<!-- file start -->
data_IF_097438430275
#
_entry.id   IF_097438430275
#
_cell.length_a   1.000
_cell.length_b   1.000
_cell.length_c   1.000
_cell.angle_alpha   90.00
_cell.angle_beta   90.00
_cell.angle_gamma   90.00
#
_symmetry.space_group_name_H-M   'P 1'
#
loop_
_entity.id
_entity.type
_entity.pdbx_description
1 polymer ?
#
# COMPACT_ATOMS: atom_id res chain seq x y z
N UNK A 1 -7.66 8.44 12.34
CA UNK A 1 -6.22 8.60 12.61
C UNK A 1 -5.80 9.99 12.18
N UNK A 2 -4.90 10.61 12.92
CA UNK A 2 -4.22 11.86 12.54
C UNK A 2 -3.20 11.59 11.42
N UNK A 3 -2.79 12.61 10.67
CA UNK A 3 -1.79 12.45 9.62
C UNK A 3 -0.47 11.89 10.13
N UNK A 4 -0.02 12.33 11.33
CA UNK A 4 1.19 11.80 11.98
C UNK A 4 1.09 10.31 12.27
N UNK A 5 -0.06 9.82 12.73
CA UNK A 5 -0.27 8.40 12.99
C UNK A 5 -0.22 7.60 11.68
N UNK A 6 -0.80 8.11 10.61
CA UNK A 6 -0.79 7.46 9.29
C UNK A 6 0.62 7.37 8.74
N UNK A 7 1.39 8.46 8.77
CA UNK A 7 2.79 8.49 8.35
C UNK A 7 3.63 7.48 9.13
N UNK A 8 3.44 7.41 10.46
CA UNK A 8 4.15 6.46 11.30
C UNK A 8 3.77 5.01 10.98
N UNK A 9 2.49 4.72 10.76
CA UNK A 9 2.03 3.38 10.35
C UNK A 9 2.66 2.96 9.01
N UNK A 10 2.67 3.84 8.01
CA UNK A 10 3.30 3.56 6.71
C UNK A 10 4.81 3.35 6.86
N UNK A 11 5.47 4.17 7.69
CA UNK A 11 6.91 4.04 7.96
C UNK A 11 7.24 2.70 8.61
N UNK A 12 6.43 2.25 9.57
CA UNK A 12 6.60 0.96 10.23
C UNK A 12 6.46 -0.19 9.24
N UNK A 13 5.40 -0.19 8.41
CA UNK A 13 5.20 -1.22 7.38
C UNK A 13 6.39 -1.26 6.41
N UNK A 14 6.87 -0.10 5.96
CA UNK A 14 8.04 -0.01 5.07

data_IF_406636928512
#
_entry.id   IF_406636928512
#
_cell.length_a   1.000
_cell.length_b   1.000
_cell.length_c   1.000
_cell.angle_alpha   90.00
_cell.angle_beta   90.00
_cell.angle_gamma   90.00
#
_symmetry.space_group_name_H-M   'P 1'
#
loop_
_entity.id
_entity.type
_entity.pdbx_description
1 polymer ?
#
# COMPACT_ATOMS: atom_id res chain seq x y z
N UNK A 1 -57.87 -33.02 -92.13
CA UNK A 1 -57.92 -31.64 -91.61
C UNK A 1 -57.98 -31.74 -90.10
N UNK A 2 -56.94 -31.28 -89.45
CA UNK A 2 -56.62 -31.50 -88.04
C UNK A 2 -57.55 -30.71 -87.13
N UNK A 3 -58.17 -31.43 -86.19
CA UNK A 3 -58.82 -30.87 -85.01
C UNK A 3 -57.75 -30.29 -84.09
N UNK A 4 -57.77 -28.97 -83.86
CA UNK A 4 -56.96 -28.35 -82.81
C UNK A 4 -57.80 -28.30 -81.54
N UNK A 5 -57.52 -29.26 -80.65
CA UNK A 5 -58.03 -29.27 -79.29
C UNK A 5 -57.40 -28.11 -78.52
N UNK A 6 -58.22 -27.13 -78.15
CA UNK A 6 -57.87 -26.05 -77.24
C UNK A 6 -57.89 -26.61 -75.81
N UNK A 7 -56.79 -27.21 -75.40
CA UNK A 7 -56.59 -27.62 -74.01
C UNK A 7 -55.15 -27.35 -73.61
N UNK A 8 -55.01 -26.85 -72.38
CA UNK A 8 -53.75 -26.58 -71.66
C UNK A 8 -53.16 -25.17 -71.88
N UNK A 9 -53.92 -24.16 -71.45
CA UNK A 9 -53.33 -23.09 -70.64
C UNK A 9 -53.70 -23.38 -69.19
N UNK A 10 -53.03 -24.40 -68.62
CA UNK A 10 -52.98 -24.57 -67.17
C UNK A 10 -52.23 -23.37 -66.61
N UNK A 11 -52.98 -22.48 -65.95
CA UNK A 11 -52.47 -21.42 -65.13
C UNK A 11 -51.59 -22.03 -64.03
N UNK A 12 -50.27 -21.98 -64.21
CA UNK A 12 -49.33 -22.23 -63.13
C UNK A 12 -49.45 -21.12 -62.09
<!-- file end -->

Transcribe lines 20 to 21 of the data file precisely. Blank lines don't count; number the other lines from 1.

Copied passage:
# COMPACT_ATOMS: atom_id res chain seq x y z
N UNK A 1 -7.66 8.44 12.34